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Rome guide information on Roman Palaces located in Rome from the Renaissance & Baroque periods like the Palazzo Doria Pamphilj & Palazzo Colonna.

The patronage of Popes and Cardinals, supported by enormous financial resources coming from increasingly heavy taxes imposed on the Roman population, left copious examples of the luxury with which the noble families loved to surround themselves.

The imposing Palazzo Doria Pamphilj, seat of one of the most prestigious art collections comprising works by Caravaggio, Raphael, Titian, Velasquez and Bernini, is still owned by the noble family, who live in a wing of the building that is not open to the public. Visiting the splendid rooms, decorated with the precious original furnishings, it will seem as if you have taken a leap back in time.

Another important Roman Palace is also home to a famous art collection. The Palazzo Colonna, owned by the Colonna family who recently celebrated 900th anniversary of the birth of their dynasty. An outstanding member of the family was Marcantonio Colonna, the winner in 1571 of the battle of Lepanto, which put an end to the Turkish rule of the Mediterranean.

This episode is reflected in the frescoes that adorn the walls of the palace. The magnificent art gallery, one of the most beautiful in Rome, was the setting for the famous final scene of the film Roman Holiday, with Audrey Hepburn and Gregory Peck.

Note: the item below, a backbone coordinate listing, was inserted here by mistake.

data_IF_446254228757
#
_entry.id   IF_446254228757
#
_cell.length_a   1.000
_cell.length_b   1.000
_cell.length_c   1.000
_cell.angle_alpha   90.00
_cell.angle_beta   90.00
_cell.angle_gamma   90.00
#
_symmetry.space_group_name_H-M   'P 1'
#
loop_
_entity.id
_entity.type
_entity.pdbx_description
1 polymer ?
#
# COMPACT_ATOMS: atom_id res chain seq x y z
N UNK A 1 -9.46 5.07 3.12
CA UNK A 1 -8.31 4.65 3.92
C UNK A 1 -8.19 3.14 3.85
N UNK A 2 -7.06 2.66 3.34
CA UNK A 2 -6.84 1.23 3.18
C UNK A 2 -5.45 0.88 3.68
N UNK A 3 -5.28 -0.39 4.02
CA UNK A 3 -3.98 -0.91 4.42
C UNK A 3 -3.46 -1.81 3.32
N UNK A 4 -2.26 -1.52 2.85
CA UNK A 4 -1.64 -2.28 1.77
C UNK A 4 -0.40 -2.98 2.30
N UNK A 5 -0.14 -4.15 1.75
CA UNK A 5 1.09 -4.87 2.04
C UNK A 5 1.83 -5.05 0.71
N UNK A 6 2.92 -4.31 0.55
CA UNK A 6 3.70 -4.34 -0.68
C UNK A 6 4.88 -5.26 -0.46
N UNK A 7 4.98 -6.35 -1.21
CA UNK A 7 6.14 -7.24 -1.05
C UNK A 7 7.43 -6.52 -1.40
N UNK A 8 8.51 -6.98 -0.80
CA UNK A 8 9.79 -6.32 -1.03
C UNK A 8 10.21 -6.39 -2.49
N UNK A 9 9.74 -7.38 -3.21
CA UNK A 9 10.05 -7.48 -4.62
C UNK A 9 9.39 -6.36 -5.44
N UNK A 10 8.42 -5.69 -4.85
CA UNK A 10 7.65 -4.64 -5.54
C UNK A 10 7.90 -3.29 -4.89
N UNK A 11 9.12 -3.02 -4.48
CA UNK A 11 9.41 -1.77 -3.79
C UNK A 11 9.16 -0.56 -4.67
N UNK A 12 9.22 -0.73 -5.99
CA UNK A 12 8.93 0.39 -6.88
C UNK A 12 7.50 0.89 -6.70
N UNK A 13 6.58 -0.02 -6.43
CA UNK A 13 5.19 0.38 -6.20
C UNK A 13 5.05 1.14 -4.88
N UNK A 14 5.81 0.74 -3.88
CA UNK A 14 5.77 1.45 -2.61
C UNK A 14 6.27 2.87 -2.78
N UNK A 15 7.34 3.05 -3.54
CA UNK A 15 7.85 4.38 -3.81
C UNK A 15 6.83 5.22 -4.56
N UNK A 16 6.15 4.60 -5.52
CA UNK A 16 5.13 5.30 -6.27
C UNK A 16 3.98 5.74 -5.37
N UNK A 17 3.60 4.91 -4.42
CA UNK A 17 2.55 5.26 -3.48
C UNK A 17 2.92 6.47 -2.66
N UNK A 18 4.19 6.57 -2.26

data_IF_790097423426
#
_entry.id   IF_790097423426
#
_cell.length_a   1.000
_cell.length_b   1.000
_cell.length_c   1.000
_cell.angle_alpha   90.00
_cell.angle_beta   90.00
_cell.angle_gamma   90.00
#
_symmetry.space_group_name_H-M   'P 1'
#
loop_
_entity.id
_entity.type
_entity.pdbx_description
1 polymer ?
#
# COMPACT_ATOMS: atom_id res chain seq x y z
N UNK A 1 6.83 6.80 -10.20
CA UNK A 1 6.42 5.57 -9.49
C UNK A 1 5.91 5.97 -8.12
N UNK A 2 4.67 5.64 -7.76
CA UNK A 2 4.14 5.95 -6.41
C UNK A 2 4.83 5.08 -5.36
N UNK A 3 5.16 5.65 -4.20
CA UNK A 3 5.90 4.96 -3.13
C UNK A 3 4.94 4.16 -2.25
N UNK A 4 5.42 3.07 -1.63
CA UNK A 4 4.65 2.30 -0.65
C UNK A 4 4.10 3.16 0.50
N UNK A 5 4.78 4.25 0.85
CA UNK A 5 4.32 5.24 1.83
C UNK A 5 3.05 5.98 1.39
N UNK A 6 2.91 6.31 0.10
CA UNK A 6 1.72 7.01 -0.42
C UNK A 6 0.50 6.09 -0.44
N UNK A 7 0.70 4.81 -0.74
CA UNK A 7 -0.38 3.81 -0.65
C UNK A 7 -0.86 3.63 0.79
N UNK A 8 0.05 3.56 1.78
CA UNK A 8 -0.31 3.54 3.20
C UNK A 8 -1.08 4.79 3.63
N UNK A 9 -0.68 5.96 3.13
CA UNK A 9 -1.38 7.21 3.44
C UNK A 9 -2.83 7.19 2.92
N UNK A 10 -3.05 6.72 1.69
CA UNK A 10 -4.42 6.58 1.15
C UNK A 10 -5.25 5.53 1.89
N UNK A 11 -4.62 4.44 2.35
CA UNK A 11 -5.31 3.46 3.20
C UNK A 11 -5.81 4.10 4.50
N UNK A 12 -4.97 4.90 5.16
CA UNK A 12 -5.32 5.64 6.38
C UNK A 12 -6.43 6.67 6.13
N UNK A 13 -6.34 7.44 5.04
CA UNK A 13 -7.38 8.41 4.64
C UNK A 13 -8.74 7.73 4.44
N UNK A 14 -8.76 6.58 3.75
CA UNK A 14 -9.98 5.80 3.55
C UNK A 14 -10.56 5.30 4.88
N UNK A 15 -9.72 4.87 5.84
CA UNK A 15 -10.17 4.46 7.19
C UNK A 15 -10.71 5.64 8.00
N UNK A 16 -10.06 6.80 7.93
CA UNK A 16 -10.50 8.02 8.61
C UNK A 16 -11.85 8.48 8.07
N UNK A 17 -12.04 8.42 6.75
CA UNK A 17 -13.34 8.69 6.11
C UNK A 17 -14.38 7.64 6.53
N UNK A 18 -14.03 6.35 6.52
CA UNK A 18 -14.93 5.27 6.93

Palazzo Barberini, an elegant dwelling was intended to show the position of prestige occupied by the family following the election to the papal throne by Urban VIII in 1623.

The intention was achieved perfectly thanks to an exceptional triad of artists - Bernini, Borromini and Pietro da Cortona - who worked together, leaving one of the liveliest examples the Baroque period. The building consists of an innovative plan, not closed with a courtyard in the centre, according to Renaissance tradition, but open, with parallel wings joined by a central volume.

One of the palaces elements most noteworthy are the staircases: Bernini's on the left, wide and solemn, with a square plan; Borromini's on the right, smaller but picturesque, with a helicoidal shape. Throughout their lives Bernini and Borromini were the bitterest of rivals, and each one was always eager to criticize the other.